The Vandal

Theater
Recommended
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 (Photograph: Lee Miller)
1/4
Photograph: Lee Miller
Jack Miggins and Kendra Thulin in The Vandal at Steep Theatre
 (Photograph: Lee Miller)
2/4
Photograph: Lee Miller
Alex Gillmor and Kendra Thulin in The Vandal at Steep Theatre
 (Photograph: Lee Miller)
3/4
Photograph: Lee Miller
Jack Miggins and Kendra Thulin in The Vandal at Steep Theatre
 (Photograph: Lee Miller)
4/4
Photograph: Lee Miller
Kendra Thulin and Alex Gillmor in The Vandal at Steep Theatre

Steep Theatre Company. By Hamish Linklater. Directed by Shade Murray. With Kendra Thulin, Jack Miggins, Alex Gillmor. Running time: 1hr 20mins; no intermission.

Theater review by Kris Vire

A teenage boy (Jack Miggins) approaches a lone woman (Kendra Thulin) at a bus stop on a chilly evening in upstate New York. Though the woman clearly wants to be left alone, the boy small-talks her into submission, riffing on the proximity of the nearby hospital and cemetery and rattling off elaborate, improbable tales that all seem to involve life and death: His own mother, he says, died before he was born, before launching into a shaggy-dog story about a student at his school who committed suicide after news broke that he'd gotten his French teacher pregnant.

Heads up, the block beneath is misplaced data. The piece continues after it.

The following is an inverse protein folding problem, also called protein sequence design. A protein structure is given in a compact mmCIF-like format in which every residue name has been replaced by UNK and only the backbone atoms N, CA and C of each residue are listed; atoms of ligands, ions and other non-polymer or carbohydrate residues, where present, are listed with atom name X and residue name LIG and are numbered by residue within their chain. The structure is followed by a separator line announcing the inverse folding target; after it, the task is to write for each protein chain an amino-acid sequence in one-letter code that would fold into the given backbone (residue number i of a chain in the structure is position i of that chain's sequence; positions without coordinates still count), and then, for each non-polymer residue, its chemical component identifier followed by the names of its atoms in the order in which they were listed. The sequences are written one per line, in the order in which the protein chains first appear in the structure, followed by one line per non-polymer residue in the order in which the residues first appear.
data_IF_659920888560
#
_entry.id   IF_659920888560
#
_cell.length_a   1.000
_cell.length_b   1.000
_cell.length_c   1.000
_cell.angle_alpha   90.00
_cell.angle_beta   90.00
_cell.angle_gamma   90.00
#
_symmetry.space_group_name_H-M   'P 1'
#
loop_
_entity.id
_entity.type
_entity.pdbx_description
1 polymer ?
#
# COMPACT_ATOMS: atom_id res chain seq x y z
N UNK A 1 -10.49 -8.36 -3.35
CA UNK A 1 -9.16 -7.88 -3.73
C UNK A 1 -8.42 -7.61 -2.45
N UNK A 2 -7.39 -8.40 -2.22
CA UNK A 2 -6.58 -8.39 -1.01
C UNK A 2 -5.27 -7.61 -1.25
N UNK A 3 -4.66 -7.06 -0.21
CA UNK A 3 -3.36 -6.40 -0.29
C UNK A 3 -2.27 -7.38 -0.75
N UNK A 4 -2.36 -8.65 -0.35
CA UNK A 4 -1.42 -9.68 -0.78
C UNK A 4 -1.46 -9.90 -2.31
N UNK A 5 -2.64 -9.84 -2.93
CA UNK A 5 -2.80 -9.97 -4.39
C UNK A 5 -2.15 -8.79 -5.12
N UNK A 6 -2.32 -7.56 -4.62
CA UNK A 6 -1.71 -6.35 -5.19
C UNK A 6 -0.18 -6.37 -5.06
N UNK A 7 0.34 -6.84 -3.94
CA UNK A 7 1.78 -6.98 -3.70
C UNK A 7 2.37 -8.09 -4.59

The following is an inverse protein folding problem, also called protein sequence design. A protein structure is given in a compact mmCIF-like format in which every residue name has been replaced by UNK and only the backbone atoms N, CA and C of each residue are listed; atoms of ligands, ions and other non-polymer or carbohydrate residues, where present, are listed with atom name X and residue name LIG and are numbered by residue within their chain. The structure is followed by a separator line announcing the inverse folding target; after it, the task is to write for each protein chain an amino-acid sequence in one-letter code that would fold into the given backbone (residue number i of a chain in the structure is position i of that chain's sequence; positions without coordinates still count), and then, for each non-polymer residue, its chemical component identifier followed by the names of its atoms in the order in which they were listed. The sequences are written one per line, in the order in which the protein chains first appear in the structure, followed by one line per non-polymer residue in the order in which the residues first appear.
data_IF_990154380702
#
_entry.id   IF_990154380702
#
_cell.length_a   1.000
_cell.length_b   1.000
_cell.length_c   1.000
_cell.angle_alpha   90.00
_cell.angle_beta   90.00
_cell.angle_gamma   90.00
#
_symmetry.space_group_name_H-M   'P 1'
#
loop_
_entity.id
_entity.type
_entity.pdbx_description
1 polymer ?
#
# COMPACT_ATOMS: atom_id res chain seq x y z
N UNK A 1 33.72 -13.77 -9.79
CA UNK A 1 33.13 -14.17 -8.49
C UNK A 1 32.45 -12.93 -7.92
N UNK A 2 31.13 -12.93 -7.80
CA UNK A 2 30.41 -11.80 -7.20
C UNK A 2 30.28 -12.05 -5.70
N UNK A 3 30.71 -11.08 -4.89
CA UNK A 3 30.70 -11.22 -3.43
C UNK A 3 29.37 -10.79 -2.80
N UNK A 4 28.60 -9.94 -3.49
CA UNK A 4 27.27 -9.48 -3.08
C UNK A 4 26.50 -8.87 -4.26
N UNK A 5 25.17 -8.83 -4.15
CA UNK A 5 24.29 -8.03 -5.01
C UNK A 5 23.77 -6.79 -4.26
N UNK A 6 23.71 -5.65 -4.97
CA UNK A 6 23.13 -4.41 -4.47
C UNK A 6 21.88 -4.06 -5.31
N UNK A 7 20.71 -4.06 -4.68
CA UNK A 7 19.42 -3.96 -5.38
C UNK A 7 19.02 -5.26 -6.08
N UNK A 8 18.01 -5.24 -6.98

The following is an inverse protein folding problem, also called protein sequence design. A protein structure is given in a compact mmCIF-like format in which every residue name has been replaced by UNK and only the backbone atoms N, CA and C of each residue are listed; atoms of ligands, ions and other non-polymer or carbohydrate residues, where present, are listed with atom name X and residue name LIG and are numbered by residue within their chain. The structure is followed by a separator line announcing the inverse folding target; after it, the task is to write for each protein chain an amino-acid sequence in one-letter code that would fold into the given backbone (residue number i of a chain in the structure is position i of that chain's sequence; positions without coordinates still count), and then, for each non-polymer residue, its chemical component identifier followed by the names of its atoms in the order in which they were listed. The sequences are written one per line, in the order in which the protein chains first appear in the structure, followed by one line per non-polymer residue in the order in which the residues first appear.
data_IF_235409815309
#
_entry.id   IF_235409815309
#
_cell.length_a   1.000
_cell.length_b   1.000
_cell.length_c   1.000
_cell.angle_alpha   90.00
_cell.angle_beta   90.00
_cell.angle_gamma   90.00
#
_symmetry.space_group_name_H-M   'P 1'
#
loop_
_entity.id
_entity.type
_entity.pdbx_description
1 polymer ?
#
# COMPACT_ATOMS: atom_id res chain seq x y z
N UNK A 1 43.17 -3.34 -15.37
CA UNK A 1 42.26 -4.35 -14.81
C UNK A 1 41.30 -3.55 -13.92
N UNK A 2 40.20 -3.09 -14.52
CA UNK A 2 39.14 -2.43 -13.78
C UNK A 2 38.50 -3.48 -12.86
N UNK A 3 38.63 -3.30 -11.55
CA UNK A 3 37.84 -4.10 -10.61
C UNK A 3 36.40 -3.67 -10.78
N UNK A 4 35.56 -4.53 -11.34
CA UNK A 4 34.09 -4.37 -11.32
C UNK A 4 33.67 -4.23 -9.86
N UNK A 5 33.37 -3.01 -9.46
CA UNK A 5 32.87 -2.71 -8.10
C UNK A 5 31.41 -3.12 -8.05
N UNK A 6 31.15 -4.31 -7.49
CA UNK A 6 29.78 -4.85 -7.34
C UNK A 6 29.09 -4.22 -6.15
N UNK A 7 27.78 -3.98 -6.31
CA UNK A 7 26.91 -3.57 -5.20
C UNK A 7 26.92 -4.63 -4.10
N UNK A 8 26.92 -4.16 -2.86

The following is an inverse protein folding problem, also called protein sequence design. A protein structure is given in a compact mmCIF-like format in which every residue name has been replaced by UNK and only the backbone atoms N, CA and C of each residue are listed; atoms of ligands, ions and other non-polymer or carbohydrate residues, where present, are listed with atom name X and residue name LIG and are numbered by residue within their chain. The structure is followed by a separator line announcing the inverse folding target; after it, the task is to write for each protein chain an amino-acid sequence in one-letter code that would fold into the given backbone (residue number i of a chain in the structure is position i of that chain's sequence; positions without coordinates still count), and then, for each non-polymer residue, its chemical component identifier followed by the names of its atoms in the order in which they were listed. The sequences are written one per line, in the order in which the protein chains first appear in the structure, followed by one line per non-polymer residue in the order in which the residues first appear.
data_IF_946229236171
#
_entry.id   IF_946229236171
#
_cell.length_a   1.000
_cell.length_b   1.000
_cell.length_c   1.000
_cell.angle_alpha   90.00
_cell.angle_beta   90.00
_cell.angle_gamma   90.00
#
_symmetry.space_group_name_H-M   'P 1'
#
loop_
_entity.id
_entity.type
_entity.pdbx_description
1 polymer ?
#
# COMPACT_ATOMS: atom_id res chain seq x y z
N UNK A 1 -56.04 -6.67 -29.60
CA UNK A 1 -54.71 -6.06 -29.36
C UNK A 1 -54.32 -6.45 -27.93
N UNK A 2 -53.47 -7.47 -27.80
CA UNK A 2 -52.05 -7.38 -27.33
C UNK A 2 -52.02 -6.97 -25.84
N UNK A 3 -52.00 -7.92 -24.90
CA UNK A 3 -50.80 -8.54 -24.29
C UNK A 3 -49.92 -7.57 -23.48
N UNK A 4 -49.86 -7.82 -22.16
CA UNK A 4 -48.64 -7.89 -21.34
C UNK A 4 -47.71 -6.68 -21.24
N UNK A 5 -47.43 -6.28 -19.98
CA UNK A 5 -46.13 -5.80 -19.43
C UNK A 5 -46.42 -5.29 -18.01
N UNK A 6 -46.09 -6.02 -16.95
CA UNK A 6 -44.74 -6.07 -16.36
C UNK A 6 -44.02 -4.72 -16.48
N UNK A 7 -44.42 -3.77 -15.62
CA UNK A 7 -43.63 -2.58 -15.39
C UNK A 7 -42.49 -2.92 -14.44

The kid's persistent moxie proves impossible to resist, for us (Miggins gives a deftly charming performance) and for the woman, whose lips seem to curl into an involuntarily smirk as he regales her. Soon enough she's let herself be cajoled into buying him beer at the nearby liquor store; her encounter with the surly shopkeeper (Alex Gillmor) gives us new information about her own back story as well as the boy's.

To say too much more would do a disservice to Hamish Linklater's narrative, elegantly structured to reveal itself piece by piece before unveiling an unexpected twist. Suffice to say the boy, amid all his grandiose philosophizing about Cool Ranch Doritos "flavor dust," has something real to say about the agreed-upon fictions and lies we tell ourselves to get through the day. Shade Murray's clean, spare staging gives his three excellent actors (Gillmor and Miggins as father and son is a terrific bit of casting) an expansive slate on which to leave their emotional mark.

By: Kris Vire

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